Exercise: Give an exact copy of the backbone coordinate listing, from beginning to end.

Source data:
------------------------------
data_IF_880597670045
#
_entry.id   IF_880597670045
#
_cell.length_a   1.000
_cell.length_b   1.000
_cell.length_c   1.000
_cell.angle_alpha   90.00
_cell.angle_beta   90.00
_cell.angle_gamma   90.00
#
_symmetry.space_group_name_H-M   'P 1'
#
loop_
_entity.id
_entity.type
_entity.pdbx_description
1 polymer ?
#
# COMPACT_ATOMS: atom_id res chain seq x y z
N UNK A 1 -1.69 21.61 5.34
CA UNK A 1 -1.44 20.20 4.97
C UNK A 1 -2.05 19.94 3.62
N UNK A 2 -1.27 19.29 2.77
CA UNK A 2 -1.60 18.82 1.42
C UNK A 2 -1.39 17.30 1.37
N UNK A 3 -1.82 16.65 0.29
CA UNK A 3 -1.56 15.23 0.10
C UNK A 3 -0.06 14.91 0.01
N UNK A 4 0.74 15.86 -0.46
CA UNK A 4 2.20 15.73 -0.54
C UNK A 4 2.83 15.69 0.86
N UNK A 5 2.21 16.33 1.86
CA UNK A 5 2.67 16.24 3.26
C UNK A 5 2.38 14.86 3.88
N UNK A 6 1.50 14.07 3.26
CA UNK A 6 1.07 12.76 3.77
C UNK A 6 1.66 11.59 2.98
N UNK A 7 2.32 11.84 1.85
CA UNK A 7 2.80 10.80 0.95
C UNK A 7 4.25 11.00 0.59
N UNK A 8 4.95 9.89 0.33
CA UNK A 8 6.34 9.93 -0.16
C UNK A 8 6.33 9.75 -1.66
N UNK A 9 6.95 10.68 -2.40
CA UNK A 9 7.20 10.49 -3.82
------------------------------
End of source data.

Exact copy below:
data_IF_880597670045
#
_entry.id   IF_880597670045
#
_cell.length_a   1.000
_cell.length_b   1.000
_cell.length_c   1.000
_cell.angle_alpha   90.00
_cell.angle_beta   90.00
_cell.angle_gamma   90.00
#
_symmetry.space_group_name_H-M   'P 1'
#
loop_
_entity.id
_entity.type
_entity.pdbx_description
1 polymer ?
#
# COMPACT_ATOMS: atom_id res chain seq x y z
N UNK A 1 -1.69 21.61 5.34
CA UNK A 1 -1.44 20.20 4.97
C UNK A 1 -2.05 19.94 3.62
N UNK A 2 -1.27 19.29 2.77
CA UNK A 2 -1.60 18.82 1.42
C UNK A 2 -1.39 17.30 1.37
N UNK A 3 -1.82 16.65 0.29
CA UNK A 3 -1.56 15.23 0.10
C UNK A 3 -0.06 14.91 0.01
N UNK A 4 0.74 15.86 -0.46
CA UNK A 4 2.20 15.73 -0.54
C UNK A 4 2.83 15.69 0.86
N UNK A 5 2.21 16.33 1.86
CA UNK A 5 2.67 16.24 3.26
C UNK A 5 2.38 14.86 3.88
N UNK A 6 1.50 14.07 3.26
CA UNK A 6 1.07 12.76 3.77
C UNK A 6 1.66 11.59 2.98
N UNK A 7 2.32 11.84 1.85
CA UNK A 7 2.80 10.80 0.95
C UNK A 7 4.25 11.00 0.59
N UNK A 8 4.95 9.89 0.33
CA UNK A 8 6.34 9.93 -0.16
C UNK A 8 6.33 9.75 -1.66
N UNK A 9 6.95 10.68 -2.40
CA UNK A 9 7.20 10.49 -3.82